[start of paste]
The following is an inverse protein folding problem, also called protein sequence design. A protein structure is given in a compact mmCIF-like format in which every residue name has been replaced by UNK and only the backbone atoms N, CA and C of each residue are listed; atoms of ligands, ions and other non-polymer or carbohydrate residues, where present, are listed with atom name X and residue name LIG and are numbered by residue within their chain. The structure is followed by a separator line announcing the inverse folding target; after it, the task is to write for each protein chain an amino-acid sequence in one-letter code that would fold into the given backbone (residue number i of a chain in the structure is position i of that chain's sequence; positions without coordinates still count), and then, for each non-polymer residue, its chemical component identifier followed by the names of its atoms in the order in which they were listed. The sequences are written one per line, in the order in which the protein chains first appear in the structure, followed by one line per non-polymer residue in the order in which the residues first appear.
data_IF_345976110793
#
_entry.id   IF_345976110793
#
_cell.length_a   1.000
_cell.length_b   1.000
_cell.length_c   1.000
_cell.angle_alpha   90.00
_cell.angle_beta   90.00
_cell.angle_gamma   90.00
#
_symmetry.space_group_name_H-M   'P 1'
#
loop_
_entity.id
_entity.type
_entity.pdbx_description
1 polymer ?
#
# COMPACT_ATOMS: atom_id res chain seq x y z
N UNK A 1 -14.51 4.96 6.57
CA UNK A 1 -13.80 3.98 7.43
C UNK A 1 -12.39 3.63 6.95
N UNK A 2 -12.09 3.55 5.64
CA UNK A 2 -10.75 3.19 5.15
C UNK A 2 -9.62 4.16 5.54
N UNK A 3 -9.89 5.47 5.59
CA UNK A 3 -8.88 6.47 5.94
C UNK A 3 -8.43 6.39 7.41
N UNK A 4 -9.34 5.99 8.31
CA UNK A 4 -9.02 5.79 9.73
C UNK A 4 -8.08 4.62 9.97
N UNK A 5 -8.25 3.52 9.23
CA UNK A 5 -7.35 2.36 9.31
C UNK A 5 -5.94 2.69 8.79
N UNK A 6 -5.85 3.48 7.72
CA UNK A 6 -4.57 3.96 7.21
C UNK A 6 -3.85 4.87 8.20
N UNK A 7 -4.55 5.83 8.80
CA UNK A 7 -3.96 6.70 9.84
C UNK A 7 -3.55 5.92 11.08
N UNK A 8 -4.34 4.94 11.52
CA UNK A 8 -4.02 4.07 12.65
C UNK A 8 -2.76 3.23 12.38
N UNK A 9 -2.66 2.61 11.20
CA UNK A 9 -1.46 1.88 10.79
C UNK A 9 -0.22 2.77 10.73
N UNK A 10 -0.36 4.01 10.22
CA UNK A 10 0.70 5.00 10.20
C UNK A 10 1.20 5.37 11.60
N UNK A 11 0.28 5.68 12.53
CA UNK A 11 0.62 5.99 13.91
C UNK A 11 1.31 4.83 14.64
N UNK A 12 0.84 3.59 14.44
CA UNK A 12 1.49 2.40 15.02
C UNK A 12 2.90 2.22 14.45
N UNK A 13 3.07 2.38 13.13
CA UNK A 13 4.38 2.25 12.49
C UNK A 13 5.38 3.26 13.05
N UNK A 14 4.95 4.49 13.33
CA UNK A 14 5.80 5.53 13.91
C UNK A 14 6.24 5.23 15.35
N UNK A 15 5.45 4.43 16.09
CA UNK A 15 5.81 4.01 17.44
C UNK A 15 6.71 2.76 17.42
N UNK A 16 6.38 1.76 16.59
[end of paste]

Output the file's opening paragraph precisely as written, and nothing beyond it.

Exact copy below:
The following is an inverse protein folding problem, also called protein sequence design. A protein structure is given in a compact mmCIF-like format in which every residue name has been replaced by UNK and only the backbone atoms N, CA and C of each residue are listed; atoms of ligands, ions and other non-polymer or carbohydrate residues, where present, are listed with atom name X and residue name LIG and are numbered by residue within their chain. The structure is followed by a separator line announcing the inverse folding target; after it, the task is to write for each protein chain an amino-acid sequence in one-letter code that would fold into the given backbone (residue number i of a chain in the structure is position i of that chain's sequence; positions without coordinates still count), and then, for each non-polymer residue, its chemical component identifier followed by the names of its atoms in the order in which they were listed. The sequences are written one per line, in the order in which the protein chains first appear in the structure, followed by one line per non-polymer residue in the order in which the residues first appear.